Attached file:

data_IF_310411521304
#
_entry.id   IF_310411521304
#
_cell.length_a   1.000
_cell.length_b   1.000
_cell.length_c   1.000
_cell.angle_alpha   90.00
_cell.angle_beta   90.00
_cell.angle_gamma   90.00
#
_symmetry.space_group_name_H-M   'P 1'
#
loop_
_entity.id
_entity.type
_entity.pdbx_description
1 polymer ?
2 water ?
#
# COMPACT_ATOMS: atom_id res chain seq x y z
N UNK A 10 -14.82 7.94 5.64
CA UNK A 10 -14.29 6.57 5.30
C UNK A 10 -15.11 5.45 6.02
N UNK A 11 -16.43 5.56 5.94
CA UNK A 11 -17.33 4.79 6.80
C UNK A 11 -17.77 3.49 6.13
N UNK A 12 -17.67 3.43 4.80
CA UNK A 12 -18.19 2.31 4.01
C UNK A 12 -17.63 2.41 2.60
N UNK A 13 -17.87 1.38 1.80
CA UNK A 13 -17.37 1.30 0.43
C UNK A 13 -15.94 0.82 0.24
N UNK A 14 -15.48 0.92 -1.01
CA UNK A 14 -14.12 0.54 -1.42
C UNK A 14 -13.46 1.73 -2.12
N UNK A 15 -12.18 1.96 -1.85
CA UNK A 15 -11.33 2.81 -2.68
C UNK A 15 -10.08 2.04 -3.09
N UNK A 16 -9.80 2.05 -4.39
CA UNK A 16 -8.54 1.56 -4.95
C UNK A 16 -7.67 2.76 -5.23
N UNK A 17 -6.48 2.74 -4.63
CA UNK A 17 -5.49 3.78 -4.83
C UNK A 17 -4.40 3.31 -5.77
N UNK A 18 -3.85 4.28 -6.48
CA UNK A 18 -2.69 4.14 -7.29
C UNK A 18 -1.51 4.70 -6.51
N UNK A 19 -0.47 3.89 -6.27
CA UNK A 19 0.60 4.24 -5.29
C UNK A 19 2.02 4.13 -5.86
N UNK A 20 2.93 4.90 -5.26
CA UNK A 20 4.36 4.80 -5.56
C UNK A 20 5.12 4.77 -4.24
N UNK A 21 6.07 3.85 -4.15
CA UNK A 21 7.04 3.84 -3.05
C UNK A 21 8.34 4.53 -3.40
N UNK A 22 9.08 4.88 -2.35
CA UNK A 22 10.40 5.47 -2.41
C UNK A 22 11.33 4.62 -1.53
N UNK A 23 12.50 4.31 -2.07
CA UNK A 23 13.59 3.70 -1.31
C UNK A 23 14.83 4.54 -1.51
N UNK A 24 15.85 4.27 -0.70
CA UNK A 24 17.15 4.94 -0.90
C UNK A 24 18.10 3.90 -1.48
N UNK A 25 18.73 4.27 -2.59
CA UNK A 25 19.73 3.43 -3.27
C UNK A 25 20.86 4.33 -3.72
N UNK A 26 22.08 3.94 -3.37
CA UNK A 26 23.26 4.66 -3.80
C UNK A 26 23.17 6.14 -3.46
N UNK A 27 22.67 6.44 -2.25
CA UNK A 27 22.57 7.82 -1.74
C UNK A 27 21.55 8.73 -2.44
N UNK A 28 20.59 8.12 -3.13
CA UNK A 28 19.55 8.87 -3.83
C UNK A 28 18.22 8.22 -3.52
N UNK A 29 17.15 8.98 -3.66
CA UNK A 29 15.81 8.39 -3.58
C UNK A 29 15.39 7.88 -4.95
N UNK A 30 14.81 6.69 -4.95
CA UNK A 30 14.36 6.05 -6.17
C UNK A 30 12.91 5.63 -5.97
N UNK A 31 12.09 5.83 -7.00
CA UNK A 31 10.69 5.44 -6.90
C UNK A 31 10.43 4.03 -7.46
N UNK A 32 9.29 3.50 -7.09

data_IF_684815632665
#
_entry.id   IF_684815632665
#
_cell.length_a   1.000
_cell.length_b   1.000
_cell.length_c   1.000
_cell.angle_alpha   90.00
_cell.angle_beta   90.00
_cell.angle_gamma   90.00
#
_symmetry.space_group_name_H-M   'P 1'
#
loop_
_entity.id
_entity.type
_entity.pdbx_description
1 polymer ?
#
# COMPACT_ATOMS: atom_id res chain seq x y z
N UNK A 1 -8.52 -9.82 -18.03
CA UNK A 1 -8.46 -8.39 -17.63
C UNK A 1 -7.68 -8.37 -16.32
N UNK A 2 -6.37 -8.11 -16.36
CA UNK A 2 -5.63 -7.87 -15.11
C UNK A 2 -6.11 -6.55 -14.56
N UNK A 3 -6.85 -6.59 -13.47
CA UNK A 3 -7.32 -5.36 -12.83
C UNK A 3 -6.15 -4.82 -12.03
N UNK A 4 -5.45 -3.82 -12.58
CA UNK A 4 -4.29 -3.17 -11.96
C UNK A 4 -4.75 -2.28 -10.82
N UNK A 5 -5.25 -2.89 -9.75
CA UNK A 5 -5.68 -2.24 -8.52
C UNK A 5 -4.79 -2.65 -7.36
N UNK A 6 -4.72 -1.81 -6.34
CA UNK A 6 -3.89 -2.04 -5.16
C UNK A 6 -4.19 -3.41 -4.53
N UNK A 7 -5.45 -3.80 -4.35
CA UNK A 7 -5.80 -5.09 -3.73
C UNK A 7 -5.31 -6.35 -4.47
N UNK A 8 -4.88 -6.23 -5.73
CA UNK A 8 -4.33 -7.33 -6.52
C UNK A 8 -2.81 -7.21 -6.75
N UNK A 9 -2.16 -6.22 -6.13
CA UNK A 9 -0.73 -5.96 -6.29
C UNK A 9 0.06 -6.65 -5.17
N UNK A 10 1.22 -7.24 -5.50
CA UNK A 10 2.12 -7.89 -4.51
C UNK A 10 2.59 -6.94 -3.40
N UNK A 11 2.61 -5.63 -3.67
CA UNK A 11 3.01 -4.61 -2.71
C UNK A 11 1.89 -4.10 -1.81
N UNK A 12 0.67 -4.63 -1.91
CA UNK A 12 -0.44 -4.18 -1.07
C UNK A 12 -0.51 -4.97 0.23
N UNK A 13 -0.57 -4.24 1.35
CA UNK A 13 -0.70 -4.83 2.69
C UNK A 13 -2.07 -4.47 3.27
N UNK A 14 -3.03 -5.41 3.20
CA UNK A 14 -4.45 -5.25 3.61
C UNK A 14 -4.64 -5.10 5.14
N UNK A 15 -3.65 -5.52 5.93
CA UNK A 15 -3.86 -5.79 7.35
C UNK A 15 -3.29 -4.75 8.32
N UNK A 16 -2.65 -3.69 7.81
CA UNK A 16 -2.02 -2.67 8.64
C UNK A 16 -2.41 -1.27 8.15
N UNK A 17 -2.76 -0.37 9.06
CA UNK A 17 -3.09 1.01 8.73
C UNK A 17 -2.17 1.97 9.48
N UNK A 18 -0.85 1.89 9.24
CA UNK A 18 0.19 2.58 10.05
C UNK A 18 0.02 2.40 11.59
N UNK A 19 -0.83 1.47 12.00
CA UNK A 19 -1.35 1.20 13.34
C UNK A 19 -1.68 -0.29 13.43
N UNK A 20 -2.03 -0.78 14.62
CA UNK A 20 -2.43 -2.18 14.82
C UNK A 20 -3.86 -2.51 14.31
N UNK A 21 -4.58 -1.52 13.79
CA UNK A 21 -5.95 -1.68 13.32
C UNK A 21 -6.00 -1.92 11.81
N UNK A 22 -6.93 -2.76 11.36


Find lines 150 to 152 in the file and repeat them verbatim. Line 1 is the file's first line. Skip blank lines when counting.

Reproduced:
C UNK A 14 -4.64 -5.10 5.14
N UNK A 15 -3.65 -5.52 5.93
CA UNK A 15 -3.86 -5.79 7.35